but I know I remember less than 1/4 of what I learned at public school. I never was very good at wrote memorization. The things I remember were when I was allowed to explore and follow my interests. That's the main idea behind Unschooling. Letting the kids interest spark.

we are technically unschoolers, though I prefer the term child-led learners. I've tried schooling in a variety of ways - from super strict textbook based, to radical Unschooling. What works for me is a melding of the two - I'm a textbook person myself so had a super hard time w/ radical Unschooling. So instead the kids give me things they are interested and I find tons of resources that kids can pick and choose from. But I'm fully aware the kids might change to a new interest at anytime which would mean more work for me. Loll

KickButtMama
by Shannon on Jan. 22, 2014 at 9:11 PM
1 mom liked this

I learn in the same way - I'm anally organized. I LOVE textbooks, and highlighters, and note taking....ahhhhh, heaven! But no matter how beautiful the curriculum I found or developed, none worked for my children. And I realized, I didn't learn that way until I was an adult. As a child I thought I was stupid, a dumb blonde. I didn't understand anything in class, and in fact often felt I was speaking a different language from my teachers. I dropped out of high school thinking I was as dumb as a brick, incapable of learning. But I signed up for college at a community college in order to stay on my dads health insurance. Luckily I got sick my first semester of college which prevented me from attending classes, and this was long before distance learning. When I got my associates degree and transferred to a 4 year college the counselor suggested I major in sciences. I explained I wasn't smart enough for that, and she pointed to my 4.0 GPA...that's when I realized it's better to let the Student choose the learning style rather than the teacher.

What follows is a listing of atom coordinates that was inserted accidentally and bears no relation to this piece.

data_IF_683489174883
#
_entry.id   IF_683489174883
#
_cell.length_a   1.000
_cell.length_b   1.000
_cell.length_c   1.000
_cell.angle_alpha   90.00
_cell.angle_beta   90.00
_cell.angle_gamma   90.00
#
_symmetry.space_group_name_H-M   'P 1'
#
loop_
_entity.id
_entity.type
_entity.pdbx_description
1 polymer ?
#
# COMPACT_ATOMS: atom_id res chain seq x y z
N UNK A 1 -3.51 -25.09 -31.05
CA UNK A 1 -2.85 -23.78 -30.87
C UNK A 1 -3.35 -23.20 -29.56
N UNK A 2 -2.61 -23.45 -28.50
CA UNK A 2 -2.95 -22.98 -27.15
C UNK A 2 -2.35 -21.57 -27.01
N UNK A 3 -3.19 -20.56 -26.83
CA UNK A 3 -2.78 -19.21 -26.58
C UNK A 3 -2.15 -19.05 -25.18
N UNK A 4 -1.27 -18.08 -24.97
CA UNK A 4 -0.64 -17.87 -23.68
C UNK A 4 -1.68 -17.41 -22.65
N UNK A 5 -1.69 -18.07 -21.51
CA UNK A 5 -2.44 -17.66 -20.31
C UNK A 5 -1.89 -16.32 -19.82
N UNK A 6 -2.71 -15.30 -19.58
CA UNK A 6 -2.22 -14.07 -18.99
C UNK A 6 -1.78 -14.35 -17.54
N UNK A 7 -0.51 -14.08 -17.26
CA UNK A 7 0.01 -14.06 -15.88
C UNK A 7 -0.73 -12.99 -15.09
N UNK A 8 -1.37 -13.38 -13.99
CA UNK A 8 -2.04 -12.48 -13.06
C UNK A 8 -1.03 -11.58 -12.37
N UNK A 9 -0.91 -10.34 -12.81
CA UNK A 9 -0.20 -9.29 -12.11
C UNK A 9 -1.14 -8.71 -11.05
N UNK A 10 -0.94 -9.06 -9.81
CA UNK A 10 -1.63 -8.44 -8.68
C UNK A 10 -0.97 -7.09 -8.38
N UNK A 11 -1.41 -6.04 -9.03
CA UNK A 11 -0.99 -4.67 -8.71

I think real Unschooling is soooooo much harder on the facilitator. I'm CONSTANTLY in teacher mode, constantly tying in every single sentence, event, etc to everything else. For us learning is 7 days a week, 365 days per year. We cover the same information, and more, than a traditional schooler, it's just done completely out of the box. 

Quoting celtic77dragon:

I can see where that seems appealing to someone. I can even see some use in occasionally doing so.

Where I (personally) struggle with this concept is that it overwhelms me - my mind simply doesn't work like that. I LOVE to devour information. However, my mind has to go about it in a systematic way. The information has to be built up on top of previous information - in an orderly manner. This helps with my comprehension and memory of the material.

Maybe these aren't entirely accurate analogys; (for me personally) unschooling would be similar to going to the library tomorrow and finding out that there no longer is any order to it. OR to attempt building a house without starting from the foundation first. OR suddenly trying to build an ark right before the floods come. 

There is SO much information to cover. SO much of it IS important. To allow a child to just randomly choose which of it to learn and when... it just seems too abstract for me.

I would LOVE to meet an unschooler - to see how the day goes, how they make all the connections, to get a closer look at how their minds work...

What unschoolers do is so different from my understanding and from my capabilities. I almost believe that you have to be some form of genius to do it. 


Jen, you are coming off as an intelligent woman who has a good sense of things. So I respect what you are doing. So please do not take my inability to "get it" as an 






awesomemommy2
by on Jan. 22, 2014 at 9:17 PM